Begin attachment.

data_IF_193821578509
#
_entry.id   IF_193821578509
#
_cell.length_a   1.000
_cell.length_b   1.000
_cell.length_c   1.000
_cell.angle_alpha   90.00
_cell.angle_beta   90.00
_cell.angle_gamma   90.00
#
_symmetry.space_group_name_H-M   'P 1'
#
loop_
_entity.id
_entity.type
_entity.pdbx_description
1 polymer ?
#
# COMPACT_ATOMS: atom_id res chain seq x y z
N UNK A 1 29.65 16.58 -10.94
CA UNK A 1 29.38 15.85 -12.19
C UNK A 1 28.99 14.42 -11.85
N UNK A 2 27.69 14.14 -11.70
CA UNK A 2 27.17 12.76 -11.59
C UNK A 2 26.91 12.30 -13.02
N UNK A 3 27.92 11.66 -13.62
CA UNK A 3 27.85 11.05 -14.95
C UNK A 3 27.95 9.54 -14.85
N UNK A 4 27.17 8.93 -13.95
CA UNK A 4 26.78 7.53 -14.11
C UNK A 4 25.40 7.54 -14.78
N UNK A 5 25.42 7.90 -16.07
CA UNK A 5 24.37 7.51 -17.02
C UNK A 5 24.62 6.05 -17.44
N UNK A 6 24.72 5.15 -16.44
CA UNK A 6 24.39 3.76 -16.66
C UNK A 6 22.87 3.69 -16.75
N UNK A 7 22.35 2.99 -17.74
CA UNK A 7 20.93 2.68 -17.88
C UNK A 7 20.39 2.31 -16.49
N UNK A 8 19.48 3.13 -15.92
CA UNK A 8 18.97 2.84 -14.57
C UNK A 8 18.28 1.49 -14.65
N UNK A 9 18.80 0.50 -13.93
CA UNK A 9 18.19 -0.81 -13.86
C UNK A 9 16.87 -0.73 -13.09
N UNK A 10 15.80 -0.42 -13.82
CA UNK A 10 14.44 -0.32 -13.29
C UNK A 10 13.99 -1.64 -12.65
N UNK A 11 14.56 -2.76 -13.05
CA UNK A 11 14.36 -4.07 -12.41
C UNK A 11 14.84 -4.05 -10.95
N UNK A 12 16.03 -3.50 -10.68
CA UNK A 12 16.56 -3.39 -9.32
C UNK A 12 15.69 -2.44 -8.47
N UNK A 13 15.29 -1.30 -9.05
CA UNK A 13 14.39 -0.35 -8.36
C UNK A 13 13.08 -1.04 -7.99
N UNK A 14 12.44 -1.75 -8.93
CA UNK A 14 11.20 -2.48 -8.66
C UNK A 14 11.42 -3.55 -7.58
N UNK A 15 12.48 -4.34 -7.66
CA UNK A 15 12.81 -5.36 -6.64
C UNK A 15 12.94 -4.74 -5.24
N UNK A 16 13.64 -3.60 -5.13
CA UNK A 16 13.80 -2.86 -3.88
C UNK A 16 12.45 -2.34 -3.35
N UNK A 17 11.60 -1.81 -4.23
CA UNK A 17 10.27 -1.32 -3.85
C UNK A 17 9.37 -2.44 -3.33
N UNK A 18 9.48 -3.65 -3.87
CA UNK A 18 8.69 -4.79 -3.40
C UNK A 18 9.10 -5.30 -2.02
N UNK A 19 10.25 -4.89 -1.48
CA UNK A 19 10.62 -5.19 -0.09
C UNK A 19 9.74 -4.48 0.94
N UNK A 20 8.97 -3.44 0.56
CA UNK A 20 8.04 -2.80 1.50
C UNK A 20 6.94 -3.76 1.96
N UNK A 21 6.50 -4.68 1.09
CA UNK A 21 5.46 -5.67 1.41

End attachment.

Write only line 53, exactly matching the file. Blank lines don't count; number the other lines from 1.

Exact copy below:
C UNK A 11 14.84 -4.05 -10.95